It’s kind of jarring to think about how dramatically the outfield picture in Boston has changed in just a few years. It wasn’t very long ago that the idea of Mookie Betts, Jackie Bradley Jr., and Andrew Benintendi being the trio for years to come was reasonable. Now, there’s at least some chance none of them are among the starters in 2021. As of right now, the Red Sox outfield puzzle is a complicated one that doesn’t really have a simple answer. I laid out all of the possible options for the group a couple weeks back, and none of them really stand out as great options.
Speaking only for myself, simply signing a center fielder remains the best option. The issue with that is there just aren’t a ton of players available at that position. There is, essentially, George Springer, Bradley, and Kevin Pillar in free agency and not a whole lot beyond that. So if you miss out on those guys or decide to go in a different direct, the next best move to me is sliding Alex Verdugo into center field and finding a right fielder.
There’s an issue here as well, though. For the Red Sox, right field is an important position. They’ve long treated it like a second center field, and given the big, weird right field at Fenway it’s an understandable decision. But that also shortens the list of players you feel comfortable signing for that position since you’re putting such a premium on the defense.
So if we look at the list of corner outfielders you feel comfortable in right at Fenway, Hunter Renfroe shows up. He is a relatively recent free agent, having just been designated for assignment by the Rays earlier in the offseason. He was arbitration-eligible and the Rays weren’t willing to pay those prices for him, and they cut him to make room for the Rule 5 protection deadline. So he now hits the open market, and there is a case here for the Red Sox.
The right-handed slugger started his career with the Padres, having been drafted 13th overall back in 2013, making his major-league debut with San Diego in 2016 and playing regularly for the first time in 2017. The Rays then traded for the outfielder last winter in the deal that sent Tommy Pham out west. Renfroe would ultimately spend just the one summer in Tampa, and it did not go well. He sits as a free agent coming off a season in which he hit just .156/.252/.393 for a 76 wRC+.
There are two ways of looking at that. Consider it the glass half full/half empty of the baseball world. One person could look at that and scoff. Another could look at that line and consider it an option to buy-low. Of course, this thought process has to include the rest of his career. And to be fair to Renfroe, this is the worst he’s ever been offensively, and it came over only 139 plate appearances. Still, to take the other side of the argument, he’s been below-average (albeit not by a ton) in two of his other three full seasons. Prior to 2020, his previous three wRC+’s starting with 2019 and going back were 98, 114, and 94. That covers all of the seasons in which he had regular playing time in the majors.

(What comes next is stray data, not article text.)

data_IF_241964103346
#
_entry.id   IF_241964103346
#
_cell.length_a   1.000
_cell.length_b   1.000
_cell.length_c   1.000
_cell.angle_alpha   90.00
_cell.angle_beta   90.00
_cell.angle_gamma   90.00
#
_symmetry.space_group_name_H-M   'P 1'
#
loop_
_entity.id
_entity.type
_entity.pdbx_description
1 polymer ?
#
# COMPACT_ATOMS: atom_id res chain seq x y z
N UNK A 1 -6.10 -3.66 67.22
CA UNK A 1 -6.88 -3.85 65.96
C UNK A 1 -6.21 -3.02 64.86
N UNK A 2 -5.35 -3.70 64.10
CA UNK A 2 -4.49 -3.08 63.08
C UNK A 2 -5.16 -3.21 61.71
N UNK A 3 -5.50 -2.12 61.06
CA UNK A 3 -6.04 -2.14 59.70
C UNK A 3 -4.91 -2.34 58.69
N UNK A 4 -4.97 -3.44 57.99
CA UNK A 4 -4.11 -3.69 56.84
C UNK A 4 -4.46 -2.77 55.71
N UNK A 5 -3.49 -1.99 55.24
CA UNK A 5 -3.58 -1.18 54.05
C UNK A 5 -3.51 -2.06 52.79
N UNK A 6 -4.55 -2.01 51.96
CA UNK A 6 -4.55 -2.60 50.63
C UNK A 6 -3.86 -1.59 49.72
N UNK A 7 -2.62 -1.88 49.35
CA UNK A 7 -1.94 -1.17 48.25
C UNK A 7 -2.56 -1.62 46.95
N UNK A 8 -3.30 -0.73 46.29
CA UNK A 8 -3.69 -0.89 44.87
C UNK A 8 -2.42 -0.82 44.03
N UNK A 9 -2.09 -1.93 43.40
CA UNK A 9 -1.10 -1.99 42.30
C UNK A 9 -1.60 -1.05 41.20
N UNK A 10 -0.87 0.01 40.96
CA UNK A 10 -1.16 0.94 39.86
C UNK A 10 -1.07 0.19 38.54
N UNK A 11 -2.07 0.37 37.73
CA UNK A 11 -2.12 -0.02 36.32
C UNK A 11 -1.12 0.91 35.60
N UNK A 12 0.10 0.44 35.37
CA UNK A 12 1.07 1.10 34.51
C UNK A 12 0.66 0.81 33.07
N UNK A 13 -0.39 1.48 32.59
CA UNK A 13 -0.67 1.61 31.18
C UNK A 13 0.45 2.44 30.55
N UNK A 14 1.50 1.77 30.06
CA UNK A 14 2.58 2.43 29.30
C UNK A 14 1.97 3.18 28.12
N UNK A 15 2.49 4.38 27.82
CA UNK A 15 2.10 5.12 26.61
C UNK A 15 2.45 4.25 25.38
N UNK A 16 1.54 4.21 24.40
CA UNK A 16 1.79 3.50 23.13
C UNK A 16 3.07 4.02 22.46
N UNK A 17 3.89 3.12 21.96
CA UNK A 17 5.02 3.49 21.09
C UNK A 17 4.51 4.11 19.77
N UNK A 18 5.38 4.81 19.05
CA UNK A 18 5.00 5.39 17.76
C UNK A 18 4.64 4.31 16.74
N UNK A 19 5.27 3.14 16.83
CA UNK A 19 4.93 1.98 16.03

The style of offense Renfroe brings to the table is one that is very well-suited for this modern game of baseball, which is to say he’s a three true outcome type of batter. The soon-to-be 29-year-old (his birthday is in January) is going to strike out. He has never had a season in which he didn’t strike out in at least a quarter of his plate appearances, at least if we’re willing to round 24.7 up to 25, which I am. He’s also going to hit for power. Renfroe has never posted an Isolated Power (SLG - AVG) under .236, and that comes with his entire career coming in below-average home parks for right-handed home run hitters. The walk rate hasn’t been quite as consistent in his career, but he’s shown improvement and has been above nine percent in each of the last two seasons.
So when you put it all together, you get a guy who is not going to hit for a high average but can get up to a solid on-base percentage thanks to his patience and his power has the potential to get him over the hump altogether. That said, he’s only gotten over the hump of an average stat-line (by wRC+) once in his career, and early projections from FanGraphs have him just slightly below-average. However, that he’s under 30 and would get to use the Monster to his advantage in this scenario could reasonably lead one to believe more in the upside.
The defense is an important part of this discussion as well, though. As I mentioned at the top, the Red Sox don’t take glovework lightly here. While you can hand-wave defense in left field at Fenway, right field is a different beast. And defensively, Renfroe has sort of been all over the place. I’m not the biggest fan of defensive metrics in the world, but by the metrics he’s been average-to-below-average for most of his career. But in 2019, he suddenly turned into a Gold Glove caliber, elite type of defensive player. He did regress from that in 2020, but sample size issues are abound there.
At the end of the day, I’m not the biggest fan of the Renfroe-type of player. I don’t love the three true outcome game, and the Red Sox already have that with Bobby Dalbec. I’d also prefer to not go super cheap at this position, and that’s likely what Renfroe would be. I’d guess something like $5 million would get it done, though I could be underestimating that a bit. The other side of that argument, though, points to his age and upside where he puts up that 110-range wRC+ while playing outstanding defense, and you can then use the money you save here and spend it on more significant pitching upgrades. So while he wouldn’t be my top choice in the outfield, they could certainly do worse, and at the very least he’s worth consideration.